We hate to break it to you, but your arteries began to harden as early as your teens – especially if you eat a typical Western diet. Better known as hardening of the arteries, atherosclerosis is often considered an “old age” disease. Well, here’s why it’s better to pay attention to it sooner rather than later.
Sohail Khan, M.D. from the Heart Center at St. Mark's Hospital explains that arteries narrow and harden with time, especially when we don’t take steps to prevent that from happening. “When people are not careful with their diet and exercise as well as controlling cholesterol and hypertension,” he said, “they may progress more quickly to hardened arteries and blockages than others."
The good news is that many of the risk factors for atherosclerosis are preventable and even reversible. The bad news is that the first symptom is often a heart attack or stroke. And by then, it’s a little late for prevention methods. But you know what they say about better late than never!
"Atherosclerosis affects every blood vessel in your body. When that hardening happens in the artery going to your brain, you’re at risk for a stroke. When it occurs in the artery going into your heart, you’re likely headed for a heart attack. When the artery going into your legs is involved, leg pain, leg wounds, and even amputations may be in your future," he said.
Here are 4 reasons your arteries are hardening and steps you can take to prevent or reverse the process.
Diet is one of the main contributing factors to hardened arteries, and one of the best ways to manage your health. Focus on eating foods that are high in antioxidants and low in cholesterol and saturated fats. Look for heart-healthy options that promote good circulation, digestion and energy.
A poor diet that is high in saturated fats can cause high cholesterol that leads to plaque buildup in your arteries. By keeping your cholesterol down and eating plenty of fruits and vegetables, your arteries will stay clearer and flexible.
Diabetes can significantly affect your arteries health. Both Type 1 and Type 2 diabetes are marked by an excess of blood sugar (glucose). When there is too much in the bloodstream, sugar can damage artery walls and reduce healthy blood flow, leading to hardened arteries and possibly ruptures and blockages. Diabetes can also lead to greater inflammation throughout the body, putting increased pressure on the blood vessels and increasing your risk for atherosclerosis.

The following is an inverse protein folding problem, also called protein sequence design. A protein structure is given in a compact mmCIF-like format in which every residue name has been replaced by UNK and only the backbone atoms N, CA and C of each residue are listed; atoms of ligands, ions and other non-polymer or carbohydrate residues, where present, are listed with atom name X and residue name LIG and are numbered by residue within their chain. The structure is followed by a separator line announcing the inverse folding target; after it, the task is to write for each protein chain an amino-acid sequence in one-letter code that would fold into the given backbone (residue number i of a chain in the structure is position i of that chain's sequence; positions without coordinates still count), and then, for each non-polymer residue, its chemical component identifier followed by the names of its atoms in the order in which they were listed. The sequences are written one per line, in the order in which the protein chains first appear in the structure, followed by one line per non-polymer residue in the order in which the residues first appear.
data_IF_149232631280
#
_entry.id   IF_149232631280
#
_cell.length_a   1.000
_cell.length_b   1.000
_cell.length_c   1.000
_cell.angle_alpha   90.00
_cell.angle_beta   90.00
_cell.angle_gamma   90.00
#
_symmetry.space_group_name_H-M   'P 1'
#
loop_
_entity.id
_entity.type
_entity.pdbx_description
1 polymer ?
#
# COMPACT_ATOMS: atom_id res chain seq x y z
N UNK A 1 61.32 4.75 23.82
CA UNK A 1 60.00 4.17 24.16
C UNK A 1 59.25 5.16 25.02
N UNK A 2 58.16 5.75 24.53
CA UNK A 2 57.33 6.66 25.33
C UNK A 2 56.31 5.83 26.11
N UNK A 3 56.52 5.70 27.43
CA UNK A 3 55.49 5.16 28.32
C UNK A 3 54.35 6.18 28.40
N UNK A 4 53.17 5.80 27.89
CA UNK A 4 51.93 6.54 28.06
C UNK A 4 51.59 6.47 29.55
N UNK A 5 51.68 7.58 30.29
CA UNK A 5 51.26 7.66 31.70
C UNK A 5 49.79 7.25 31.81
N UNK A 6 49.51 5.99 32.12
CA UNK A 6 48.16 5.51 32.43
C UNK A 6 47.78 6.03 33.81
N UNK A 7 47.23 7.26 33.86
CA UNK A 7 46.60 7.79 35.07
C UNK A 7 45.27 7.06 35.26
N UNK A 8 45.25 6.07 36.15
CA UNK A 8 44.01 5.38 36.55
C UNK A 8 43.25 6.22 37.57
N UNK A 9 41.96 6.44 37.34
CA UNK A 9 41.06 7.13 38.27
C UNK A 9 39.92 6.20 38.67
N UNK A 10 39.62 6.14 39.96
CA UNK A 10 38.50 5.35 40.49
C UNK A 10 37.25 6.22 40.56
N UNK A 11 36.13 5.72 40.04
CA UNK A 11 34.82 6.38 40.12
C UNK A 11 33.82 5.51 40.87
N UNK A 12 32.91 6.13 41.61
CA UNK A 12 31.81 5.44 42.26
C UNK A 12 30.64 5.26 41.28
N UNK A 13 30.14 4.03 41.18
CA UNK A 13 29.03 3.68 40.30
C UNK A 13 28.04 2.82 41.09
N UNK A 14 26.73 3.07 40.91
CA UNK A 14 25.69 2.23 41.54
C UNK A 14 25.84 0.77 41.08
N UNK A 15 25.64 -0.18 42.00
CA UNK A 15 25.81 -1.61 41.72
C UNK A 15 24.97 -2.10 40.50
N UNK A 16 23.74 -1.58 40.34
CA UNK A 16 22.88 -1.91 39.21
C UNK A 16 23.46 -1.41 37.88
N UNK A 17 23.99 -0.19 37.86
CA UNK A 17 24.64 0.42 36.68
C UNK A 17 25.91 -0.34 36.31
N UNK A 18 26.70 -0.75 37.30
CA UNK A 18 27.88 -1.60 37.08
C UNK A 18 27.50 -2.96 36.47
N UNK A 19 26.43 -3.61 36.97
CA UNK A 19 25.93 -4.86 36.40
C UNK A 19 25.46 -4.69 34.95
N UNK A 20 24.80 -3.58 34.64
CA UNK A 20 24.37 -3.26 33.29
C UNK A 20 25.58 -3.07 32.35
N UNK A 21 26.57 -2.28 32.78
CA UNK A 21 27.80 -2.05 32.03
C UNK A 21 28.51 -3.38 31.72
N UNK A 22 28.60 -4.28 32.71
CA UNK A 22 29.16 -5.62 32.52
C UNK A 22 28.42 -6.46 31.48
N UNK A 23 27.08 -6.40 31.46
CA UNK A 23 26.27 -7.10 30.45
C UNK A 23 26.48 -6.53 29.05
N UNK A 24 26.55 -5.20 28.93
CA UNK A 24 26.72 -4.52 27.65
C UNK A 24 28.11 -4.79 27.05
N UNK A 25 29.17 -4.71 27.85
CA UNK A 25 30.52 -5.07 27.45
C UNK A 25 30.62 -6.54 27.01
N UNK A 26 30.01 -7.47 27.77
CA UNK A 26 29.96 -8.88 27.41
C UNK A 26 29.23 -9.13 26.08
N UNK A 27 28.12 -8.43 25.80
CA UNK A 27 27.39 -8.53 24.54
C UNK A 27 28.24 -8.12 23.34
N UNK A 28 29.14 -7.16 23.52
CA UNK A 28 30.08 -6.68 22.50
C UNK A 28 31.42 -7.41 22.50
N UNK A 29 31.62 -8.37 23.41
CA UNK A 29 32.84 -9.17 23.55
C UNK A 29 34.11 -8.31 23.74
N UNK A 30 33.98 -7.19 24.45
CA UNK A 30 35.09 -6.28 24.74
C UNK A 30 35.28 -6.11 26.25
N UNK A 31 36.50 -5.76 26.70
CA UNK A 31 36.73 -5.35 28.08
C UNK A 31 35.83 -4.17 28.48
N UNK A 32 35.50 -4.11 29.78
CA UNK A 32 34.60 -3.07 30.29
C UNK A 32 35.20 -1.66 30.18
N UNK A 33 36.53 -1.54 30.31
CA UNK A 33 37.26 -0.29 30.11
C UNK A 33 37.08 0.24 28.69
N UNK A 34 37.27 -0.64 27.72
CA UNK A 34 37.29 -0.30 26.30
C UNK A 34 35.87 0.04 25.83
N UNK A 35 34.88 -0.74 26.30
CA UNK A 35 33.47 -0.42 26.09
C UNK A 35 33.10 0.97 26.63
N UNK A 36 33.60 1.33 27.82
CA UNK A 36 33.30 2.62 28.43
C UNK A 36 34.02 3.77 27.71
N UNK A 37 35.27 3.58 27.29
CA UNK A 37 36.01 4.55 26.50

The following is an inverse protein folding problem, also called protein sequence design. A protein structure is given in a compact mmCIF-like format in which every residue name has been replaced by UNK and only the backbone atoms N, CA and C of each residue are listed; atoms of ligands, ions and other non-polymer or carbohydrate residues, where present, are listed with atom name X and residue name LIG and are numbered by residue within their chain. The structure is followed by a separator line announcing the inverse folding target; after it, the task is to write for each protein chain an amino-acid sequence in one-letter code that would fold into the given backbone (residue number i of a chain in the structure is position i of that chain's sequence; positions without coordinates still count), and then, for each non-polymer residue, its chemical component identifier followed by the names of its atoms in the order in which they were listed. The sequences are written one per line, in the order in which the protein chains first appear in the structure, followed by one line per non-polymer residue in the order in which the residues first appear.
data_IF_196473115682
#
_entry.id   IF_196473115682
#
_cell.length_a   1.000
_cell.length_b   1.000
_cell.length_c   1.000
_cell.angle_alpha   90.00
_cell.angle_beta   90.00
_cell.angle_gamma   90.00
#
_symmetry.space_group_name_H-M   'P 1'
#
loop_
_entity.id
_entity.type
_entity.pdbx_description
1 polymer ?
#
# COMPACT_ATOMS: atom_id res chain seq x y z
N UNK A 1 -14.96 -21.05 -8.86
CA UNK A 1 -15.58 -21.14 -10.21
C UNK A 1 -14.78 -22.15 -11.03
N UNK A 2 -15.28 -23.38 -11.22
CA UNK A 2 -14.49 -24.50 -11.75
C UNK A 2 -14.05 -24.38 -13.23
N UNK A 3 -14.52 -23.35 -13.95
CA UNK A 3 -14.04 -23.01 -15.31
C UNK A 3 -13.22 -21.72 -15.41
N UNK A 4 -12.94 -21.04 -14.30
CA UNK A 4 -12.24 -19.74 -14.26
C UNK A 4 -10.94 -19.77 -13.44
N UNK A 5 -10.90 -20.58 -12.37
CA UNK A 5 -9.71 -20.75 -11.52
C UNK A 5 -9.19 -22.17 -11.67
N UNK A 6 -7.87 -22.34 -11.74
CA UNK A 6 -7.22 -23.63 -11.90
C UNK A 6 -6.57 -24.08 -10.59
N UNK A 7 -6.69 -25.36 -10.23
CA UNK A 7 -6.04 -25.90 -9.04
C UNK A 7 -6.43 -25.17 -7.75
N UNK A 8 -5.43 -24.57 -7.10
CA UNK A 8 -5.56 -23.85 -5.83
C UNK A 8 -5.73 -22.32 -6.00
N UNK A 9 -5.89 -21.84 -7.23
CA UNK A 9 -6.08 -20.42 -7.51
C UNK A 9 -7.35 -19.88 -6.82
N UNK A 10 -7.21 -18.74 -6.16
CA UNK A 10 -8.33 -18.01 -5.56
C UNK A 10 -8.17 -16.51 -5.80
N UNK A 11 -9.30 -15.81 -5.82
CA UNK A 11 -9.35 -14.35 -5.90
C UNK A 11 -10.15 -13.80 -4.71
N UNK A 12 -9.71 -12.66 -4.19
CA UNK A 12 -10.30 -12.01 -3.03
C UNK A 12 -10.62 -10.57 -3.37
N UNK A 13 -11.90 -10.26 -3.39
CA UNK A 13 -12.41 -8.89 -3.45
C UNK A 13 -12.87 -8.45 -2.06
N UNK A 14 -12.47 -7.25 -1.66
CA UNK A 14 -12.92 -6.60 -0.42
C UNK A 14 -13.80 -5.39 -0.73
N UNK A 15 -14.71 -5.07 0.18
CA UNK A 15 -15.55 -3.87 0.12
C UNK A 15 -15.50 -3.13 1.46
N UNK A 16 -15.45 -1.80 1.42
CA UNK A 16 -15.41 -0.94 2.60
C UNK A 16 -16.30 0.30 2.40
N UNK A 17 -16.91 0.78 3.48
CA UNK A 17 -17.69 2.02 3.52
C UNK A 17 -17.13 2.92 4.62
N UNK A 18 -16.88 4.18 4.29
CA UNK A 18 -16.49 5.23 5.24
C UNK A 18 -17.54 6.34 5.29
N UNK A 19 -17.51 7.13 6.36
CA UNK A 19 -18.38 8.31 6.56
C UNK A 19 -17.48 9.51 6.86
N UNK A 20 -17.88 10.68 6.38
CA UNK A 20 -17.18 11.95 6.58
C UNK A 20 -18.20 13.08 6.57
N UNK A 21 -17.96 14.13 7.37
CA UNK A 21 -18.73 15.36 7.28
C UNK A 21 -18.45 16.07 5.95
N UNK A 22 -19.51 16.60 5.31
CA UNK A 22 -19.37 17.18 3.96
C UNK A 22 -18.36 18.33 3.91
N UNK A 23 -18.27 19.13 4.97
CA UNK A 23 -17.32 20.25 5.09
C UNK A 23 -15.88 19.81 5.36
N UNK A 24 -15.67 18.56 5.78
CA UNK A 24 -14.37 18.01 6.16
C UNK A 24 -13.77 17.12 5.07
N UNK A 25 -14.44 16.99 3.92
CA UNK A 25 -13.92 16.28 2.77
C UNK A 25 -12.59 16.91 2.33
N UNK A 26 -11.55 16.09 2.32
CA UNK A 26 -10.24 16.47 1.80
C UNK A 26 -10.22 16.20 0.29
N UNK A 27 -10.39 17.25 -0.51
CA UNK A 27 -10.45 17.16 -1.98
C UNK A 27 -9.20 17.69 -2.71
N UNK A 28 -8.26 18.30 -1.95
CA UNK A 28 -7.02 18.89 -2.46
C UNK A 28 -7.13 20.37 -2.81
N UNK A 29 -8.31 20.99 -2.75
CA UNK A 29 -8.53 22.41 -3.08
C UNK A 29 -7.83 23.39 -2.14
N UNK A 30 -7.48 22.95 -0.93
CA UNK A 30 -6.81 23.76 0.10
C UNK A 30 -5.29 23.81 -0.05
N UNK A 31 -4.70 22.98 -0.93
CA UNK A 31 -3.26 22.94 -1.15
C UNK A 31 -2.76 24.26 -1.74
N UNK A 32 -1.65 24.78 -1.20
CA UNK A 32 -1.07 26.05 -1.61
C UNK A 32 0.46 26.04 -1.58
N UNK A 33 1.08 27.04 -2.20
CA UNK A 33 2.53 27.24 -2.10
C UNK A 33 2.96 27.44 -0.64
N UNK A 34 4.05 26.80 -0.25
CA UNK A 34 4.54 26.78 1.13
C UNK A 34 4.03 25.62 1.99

If you have diabetes, it's important to manage your blood sugar levels carefully and maintain a healthy diet and exercise program that promotes circulation. Talk with your doctor about diet and treatment options that will work best for you to prevent or reduce atherosclerosis.
3. Lifestyle habits
Focusing on healthy habits like a good diet and exercise are an important part of overall well-being and can significantly reduce the effects of hardening arteries. However, bad habits like smoking (or even inhaling secondhand smoke) damage blood vessels, lower good cholesterol, and increase blood pressure — all of which contribute to atherosclerosis.
If you're looking for ways to dramatically improve your heart health, quitting smoking and starting a regular exercise routine will make a huge difference.
Obesity is another risk factor that can greatly affect good artery health. It promotes plaque formation by contributing to other risk factors like high cholesterol and diabetes. Studies have linked obesity to chronic inflammation, which can exacerbate atherosclerosis by putting added pressure on the blood vessels. Obesity and associated inflammation "may make any blockages worse and lead to ruptures, which can cause heart attack and stroke."
To combat this effect, Khan recommends losing extra weight and eating a diet rich in antioxidants, such as fruit and vegetables. He said a Mediterranean diet, "will not only slow down the atherosclerosis process, but it will also decrease the systemic inflammation in the body."
Unfortunately, there is no such thing as a silver bullet when it comes to improving your artery health. Given that many factors can cause atherosclerosis, Khan emphasizes the need for a holistic, systemic approach to treatment.
Although you can't stop the wheel of time from turning, you can make choices that will help slow the progression and severity of hardened arteries throughout your lifetime. That's why it's important to recognize what factors contribute to this type of heart disease and take action to prevent it.
Atherosclerosis is a progressive condition, so the sooner you take measures to manage your risk factors, the better off you'll be in the long run. The best advice is to start investing in your health early. If you’re concerned about hardening of the arteries or have a family history of this disease, take the first step toward better heart health by talking to your doctor. If you need help finding one, click here.
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